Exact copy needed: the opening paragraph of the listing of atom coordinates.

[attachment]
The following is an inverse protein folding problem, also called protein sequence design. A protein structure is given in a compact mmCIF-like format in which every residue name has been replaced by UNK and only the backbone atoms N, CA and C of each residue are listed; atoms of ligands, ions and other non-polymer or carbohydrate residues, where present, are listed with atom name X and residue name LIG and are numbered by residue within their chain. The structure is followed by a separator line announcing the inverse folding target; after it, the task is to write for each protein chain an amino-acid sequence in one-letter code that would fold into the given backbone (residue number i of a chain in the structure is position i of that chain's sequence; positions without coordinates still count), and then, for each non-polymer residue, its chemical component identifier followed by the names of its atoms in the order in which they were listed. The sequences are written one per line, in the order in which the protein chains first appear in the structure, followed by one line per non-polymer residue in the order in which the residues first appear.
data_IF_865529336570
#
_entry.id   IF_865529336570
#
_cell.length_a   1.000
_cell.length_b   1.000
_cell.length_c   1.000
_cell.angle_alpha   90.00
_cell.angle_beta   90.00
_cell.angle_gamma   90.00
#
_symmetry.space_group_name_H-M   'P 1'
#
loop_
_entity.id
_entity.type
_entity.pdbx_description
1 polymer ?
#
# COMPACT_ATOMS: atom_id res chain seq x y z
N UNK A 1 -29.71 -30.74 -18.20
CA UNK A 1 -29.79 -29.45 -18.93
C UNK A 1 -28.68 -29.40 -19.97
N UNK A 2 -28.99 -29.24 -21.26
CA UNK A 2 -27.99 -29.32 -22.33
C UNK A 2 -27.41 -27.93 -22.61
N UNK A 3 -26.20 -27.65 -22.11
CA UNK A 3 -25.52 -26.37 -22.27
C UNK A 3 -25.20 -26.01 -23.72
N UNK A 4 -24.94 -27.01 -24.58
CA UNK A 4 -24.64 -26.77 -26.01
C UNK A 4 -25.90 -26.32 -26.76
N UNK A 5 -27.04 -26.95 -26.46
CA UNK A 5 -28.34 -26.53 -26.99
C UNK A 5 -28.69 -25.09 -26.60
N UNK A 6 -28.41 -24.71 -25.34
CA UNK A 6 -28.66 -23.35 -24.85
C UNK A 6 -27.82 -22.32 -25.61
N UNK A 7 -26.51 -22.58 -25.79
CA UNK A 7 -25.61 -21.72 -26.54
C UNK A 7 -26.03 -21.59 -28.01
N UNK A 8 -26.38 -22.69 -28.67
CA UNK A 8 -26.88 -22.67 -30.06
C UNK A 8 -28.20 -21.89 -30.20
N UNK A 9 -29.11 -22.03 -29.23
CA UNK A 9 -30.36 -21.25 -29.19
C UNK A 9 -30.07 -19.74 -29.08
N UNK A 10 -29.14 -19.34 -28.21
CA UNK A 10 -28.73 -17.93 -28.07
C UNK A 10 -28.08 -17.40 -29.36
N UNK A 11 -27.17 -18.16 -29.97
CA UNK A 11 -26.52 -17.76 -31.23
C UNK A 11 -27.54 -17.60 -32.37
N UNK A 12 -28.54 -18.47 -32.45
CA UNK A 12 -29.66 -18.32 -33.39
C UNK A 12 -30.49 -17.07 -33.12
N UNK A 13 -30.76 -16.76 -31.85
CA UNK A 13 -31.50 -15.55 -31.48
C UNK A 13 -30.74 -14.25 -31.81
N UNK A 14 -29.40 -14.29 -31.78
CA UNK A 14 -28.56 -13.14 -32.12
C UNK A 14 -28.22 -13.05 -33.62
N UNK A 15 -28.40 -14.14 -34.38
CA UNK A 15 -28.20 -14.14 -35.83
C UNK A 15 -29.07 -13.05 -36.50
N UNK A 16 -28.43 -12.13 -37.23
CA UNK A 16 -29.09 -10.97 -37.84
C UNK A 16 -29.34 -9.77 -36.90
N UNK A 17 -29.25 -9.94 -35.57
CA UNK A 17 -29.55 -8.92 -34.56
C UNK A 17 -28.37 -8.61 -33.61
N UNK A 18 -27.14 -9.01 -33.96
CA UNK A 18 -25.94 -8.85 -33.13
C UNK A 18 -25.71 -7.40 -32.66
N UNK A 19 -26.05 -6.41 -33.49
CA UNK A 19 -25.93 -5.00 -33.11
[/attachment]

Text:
The following is an inverse protein folding problem, also called protein sequence design. A protein structure is given in a compact mmCIF-like format in which every residue name has been replaced by UNK and only the backbone atoms N, CA and C of each residue are listed; atoms of ligands, ions and other non-polymer or carbohydrate residues, where present, are listed with atom name X and residue name LIG and are numbered by residue within their chain. The structure is followed by a separator line announcing the inverse folding target; after it, the task is to write for each protein chain an amino-acid sequence in one-letter code that would fold into the given backbone (residue number i of a chain in the structure is position i of that chain's sequence; positions without coordinates still count), and then, for each non-polymer residue, its chemical component identifier followed by the names of its atoms in the order in which they were listed. The sequences are written one per line, in the order in which the protein chains first appear in the structure, followed by one line per non-polymer residue in the order in which the residues first appear.